Bloody Mary

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By Mary McConville

In a small room in Prahran’s Greville St. I found myself contemplating a drawing depicting popular drink, the Bloody Mary. The painting showed a simple red drink with a garnishing of a stick of celery and a tomato. Let’s get meta here, it represented more than it showed. It symbolised the monthly process of menstruation, as did all the other pictures covering the walls.

It was a one-room exhibition in “Enough Space”, a new gallery in Prahran, that ran from the 15th to the 31st of January. It was organised by furniture designer Roz Campbell and exhibited the works of 33 artists. The pictures were for sale and some of the profits went to the International Women’s Development Agency. The name of the exhibition was “Shark Week”, an expression I had never heard before but instantly understood. Hey, been there, done that.

The style of the compositions used a simple, pleasant style with an overlay of symbolism. A few of the pictures were explicit, but not erotic.

Menstruation is a part of half the world’s population’s lives. Unfortunately it is surrounded by mystery, superstition, squeamishness and mealy-mouthed euphemisms that have caused problems for some girls who just needed a clear and sensible explanation that told them what to expect and advised them on useful remedies for the discomfort. Among these remedies you might find raspberry leaf tea, ginger syrup or the classic Australian remedy of “A cup of tea, a Bex and a good lie down.” And Tim Tams. Theoretically they don’t make a difference but they do give comfort.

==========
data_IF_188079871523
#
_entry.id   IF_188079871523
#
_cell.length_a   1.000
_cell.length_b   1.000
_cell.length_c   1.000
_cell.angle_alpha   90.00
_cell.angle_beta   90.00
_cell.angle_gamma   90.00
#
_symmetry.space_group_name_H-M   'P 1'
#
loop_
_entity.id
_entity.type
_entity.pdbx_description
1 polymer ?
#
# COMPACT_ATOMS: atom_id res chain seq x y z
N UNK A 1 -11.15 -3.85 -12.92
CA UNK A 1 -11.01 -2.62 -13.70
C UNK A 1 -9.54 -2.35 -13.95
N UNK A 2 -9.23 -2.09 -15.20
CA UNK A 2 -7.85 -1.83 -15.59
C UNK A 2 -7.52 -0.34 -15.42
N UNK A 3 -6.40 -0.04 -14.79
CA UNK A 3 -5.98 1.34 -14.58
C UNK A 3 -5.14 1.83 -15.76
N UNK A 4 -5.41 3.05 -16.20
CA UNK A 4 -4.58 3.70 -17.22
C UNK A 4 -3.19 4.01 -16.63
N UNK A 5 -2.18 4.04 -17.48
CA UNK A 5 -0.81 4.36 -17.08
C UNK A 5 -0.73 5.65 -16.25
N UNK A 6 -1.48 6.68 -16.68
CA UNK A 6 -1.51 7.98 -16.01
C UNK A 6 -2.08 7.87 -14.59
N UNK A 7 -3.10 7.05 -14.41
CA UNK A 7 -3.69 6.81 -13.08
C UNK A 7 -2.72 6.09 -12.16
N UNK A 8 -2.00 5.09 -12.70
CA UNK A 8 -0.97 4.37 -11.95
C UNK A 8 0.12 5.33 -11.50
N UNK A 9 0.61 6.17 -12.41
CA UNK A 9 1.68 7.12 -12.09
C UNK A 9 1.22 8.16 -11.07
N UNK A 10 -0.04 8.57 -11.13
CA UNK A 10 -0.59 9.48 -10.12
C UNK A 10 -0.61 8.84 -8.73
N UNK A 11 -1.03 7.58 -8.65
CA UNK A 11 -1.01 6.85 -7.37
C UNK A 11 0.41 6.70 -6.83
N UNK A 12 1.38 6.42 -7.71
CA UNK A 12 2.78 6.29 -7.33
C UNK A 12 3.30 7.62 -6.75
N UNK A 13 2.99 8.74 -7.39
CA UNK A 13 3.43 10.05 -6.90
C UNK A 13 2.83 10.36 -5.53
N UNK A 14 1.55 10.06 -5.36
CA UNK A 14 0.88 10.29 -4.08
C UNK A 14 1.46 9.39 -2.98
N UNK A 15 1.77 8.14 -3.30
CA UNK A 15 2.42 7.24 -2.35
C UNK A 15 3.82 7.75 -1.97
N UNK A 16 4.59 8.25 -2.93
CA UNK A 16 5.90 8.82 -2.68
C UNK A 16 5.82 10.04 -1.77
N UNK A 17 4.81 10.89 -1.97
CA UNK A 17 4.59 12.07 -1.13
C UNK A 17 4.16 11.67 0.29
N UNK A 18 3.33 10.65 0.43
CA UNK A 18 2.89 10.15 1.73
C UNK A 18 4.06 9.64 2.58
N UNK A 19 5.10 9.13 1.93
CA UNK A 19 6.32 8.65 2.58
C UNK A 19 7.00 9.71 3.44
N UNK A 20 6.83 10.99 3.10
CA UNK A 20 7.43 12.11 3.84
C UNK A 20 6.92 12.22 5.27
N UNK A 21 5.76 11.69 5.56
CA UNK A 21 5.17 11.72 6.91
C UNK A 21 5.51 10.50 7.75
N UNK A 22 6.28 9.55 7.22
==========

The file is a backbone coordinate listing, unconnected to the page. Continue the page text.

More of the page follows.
Let me try to remember some of the menstrual euphemisms I’ve heard over the years – Fred (to rhyme with red), come unwell, fell off the roof, on ya rags (I hate this one, it was more likely to be used by contemptuous men), the curse (“the curse has come upon me, cried the Lady of Shallot”), the headache, a visitor.

There are also the expressions I’ve learnt while researching this article – riding the cotton pony or Aunty Flo(w).

Some of the expressions used are subtle and polite, some almost insulting. Most are a kind of obscure sheilaspeak, code words to communicate with other women.

 

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